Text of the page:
When a knowledge modeling ontology is expressed in a pre-defined language defining ontology, then all the terminology that is required to express the knowledge should be included in the language defining ontology (the language definition). Thus the domain terminology is a given for the knowledge modeling ontology. This means that the knowledge modeling ontology only specifies relations between concepts that are defined in the other ontology. This has as advantage that the language defining ontology can be re-used and shared by other people to express their knowledge and to extent the language defining ontology when required. Thus cooperation between parties will create benefits of growing towards a common language, without merging the knowledge modeling ontologies. This will lead towards simplified data exchange, interoperability of systems and enables data integration.

Example: a pump ontology

The following example illustrates the separate development of the two kinds of ontologies.
Assume we want to develop an ontology with knowledge about pumps. That ontology should model the knowledge e.g. that pumps can be composed of shafts, bearings, etc. and that shafts and bearings can have diameters and materials of construction.
A language defining ontology that is suitable for that knowledge domain should include a definition of a ‘composition relation’ between ‘physical objects’ and a ‘possession of property relation’ between a ‘physical object’ and a ‘property’. Thus it should also include a definition of the concepts ‘physical object’ and ‘property’, as well as the definitions of the domain specific concepts pump, shaft, bearing, etc., diameter and construction material, etc. To enable semantic verification whether valid expressions are made when using that language, it is important that the language definition also includes that the concepts pump, shaft and bearing are defined as being subtypes of the concept physical object and that diameter and construction material are subtypes of property.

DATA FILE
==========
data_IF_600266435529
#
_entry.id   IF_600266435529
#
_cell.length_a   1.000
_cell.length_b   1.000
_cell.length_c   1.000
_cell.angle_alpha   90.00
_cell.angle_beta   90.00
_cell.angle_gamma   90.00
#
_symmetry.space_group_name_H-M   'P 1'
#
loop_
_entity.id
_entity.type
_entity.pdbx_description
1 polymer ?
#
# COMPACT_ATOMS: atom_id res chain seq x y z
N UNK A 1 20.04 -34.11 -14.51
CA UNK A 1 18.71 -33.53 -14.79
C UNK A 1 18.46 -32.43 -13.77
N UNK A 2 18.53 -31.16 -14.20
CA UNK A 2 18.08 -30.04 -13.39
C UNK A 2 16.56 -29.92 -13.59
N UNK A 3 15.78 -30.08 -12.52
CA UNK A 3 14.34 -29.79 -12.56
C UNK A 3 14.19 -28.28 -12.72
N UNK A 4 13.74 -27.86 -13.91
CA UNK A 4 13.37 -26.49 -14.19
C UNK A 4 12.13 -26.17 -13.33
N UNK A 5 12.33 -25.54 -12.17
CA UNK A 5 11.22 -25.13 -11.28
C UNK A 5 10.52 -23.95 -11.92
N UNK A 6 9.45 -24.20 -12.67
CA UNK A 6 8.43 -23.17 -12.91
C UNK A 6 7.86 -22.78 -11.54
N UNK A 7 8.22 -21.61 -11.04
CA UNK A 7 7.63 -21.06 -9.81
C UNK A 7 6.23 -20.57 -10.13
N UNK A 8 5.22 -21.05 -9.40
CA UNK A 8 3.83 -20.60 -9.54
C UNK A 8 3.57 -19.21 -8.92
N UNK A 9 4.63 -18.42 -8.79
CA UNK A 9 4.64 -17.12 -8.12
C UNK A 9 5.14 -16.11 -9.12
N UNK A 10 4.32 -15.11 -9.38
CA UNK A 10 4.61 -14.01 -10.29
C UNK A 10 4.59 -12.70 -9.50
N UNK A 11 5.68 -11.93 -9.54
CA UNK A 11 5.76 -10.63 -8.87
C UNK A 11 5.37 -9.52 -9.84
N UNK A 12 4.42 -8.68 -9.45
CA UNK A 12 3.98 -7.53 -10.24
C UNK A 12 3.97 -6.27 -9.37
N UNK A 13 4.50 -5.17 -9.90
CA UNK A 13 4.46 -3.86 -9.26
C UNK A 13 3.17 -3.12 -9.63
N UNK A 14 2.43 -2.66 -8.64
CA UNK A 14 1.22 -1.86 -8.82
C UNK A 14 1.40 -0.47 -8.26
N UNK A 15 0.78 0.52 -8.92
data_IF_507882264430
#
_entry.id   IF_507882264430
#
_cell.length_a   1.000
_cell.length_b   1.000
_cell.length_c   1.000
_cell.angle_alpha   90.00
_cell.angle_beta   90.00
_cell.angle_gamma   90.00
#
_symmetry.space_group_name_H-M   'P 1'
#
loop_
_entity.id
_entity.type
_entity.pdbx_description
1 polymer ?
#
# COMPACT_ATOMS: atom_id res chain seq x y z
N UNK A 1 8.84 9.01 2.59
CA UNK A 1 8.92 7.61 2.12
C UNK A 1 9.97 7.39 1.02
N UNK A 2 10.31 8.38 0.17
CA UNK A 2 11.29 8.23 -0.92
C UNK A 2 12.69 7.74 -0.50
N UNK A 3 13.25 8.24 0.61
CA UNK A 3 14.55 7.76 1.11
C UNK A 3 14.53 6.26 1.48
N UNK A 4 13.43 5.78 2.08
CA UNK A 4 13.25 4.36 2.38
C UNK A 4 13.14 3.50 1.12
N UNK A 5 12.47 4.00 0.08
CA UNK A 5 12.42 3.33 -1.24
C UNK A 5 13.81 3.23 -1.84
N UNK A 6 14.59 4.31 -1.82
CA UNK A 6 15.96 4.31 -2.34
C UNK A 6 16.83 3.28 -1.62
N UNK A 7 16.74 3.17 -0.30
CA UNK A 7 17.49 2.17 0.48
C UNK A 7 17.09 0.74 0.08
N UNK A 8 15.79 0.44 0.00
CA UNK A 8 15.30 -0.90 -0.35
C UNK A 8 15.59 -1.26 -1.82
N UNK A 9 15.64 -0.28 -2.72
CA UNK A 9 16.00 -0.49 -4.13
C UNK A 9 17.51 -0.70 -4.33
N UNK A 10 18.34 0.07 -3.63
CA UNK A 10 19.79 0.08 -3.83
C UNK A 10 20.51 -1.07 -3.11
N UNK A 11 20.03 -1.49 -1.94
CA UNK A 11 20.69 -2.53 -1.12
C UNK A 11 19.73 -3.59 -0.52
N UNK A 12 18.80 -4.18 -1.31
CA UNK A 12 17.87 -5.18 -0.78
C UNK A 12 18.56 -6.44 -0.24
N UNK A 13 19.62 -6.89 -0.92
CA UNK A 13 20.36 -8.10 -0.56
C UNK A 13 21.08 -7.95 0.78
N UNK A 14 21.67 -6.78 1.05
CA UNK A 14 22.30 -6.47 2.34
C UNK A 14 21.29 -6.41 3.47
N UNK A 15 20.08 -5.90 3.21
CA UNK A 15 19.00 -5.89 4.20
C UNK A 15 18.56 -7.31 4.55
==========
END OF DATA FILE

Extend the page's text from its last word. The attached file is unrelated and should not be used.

Thus, a language defining ontology includes a dictionary-taxonomy that defines concepts including kinds of relations as well as a specification how expressions can be made.
Note: such a language definition is relevant for and can be shared with any other party that also wants to model knowledge, not only other knowledge about pumps, for example for modeling pump capacities, energy consumption, etc., but also with parties that want to model knowledge about other kinds of things.
A knowledge modeling ontology then does not define additional concepts, but uses the concepts and their definitions, and only specifies that e.g. a pump can (or shall) have as part a shaft and a bearing, etc. and specifies that a shaft and a bearing can (or shall) have a diameter and a construction material.

The subtype-supertype hierarchy of concepts in the language defining ontology enables e.g. that it can be verified whether statements that express knowledge in a knowledge modeling ontology are valid expressions according to the language definition. For example, software can verify whether the statements 'a pump <can have as part a> bearing' and ‘a bearing <can have as aspect a> diameter’ are valid expressions. Software can also verify whether statement contradict each other.